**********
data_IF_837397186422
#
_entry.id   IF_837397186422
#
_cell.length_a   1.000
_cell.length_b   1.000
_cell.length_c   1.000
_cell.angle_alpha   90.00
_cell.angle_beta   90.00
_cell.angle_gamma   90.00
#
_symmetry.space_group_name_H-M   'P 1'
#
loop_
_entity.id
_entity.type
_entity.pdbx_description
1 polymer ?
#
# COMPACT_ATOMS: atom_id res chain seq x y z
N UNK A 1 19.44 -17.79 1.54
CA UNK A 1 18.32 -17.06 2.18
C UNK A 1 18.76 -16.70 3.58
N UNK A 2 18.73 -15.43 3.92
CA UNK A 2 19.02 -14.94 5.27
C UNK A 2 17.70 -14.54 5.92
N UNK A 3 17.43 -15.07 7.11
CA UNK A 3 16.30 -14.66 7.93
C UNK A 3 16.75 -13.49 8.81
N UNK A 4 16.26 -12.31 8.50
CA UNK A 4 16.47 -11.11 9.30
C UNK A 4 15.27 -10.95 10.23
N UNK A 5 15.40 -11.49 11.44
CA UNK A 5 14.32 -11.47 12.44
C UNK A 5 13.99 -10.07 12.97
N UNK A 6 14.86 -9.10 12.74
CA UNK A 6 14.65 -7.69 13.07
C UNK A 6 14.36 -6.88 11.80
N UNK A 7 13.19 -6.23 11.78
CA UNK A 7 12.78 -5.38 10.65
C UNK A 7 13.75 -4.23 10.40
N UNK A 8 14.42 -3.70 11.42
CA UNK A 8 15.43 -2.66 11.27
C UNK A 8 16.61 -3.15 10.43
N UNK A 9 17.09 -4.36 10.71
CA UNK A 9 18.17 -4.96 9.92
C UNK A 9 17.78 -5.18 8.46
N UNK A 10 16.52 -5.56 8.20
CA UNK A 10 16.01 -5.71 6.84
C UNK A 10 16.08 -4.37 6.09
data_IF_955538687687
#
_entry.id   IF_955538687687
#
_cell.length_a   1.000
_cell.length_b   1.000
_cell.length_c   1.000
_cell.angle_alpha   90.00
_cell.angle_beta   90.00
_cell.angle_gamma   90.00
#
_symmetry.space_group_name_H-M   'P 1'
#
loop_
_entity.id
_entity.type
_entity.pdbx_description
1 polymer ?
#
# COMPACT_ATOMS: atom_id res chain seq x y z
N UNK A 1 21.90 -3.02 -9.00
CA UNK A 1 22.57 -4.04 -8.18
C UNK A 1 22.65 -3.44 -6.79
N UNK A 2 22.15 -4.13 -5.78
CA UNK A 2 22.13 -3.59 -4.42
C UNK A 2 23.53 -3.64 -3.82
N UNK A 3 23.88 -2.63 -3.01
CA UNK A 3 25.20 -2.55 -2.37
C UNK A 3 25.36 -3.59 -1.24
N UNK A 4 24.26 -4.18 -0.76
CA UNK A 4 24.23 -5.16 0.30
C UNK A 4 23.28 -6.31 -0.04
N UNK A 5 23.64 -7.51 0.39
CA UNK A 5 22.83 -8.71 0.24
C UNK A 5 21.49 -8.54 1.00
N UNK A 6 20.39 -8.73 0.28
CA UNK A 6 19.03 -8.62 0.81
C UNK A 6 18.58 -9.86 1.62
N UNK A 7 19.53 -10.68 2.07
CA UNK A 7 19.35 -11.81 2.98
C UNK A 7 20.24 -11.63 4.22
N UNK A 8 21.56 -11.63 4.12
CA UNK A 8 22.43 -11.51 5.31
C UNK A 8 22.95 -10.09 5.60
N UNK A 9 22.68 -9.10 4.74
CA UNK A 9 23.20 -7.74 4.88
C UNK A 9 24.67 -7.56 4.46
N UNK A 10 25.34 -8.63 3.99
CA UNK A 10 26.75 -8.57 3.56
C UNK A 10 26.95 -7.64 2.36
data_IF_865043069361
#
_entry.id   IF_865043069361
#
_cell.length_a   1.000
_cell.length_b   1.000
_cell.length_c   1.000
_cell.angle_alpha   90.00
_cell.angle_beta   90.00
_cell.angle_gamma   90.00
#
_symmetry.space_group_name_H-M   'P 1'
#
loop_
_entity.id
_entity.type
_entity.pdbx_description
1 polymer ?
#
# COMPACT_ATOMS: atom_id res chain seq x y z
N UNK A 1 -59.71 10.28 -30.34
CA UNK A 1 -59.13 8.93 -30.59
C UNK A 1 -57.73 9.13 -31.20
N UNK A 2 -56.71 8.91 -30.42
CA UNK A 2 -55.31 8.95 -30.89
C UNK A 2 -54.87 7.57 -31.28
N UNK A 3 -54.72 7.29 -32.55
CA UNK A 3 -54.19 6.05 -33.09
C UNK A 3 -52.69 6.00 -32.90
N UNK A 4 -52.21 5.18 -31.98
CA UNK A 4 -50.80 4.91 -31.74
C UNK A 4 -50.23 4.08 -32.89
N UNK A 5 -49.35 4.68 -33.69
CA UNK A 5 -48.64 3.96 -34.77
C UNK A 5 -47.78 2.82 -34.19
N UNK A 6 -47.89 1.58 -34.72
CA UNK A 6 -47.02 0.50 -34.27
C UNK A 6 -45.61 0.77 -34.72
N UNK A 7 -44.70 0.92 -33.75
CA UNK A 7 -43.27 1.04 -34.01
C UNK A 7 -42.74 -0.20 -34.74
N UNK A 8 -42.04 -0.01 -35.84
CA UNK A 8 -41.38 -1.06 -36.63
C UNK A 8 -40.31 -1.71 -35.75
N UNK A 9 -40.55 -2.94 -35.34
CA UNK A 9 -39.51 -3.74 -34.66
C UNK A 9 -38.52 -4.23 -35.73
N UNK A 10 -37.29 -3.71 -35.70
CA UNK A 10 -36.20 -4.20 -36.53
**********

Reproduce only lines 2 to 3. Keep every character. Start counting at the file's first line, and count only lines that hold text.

#
_entry.id   IF_837397186422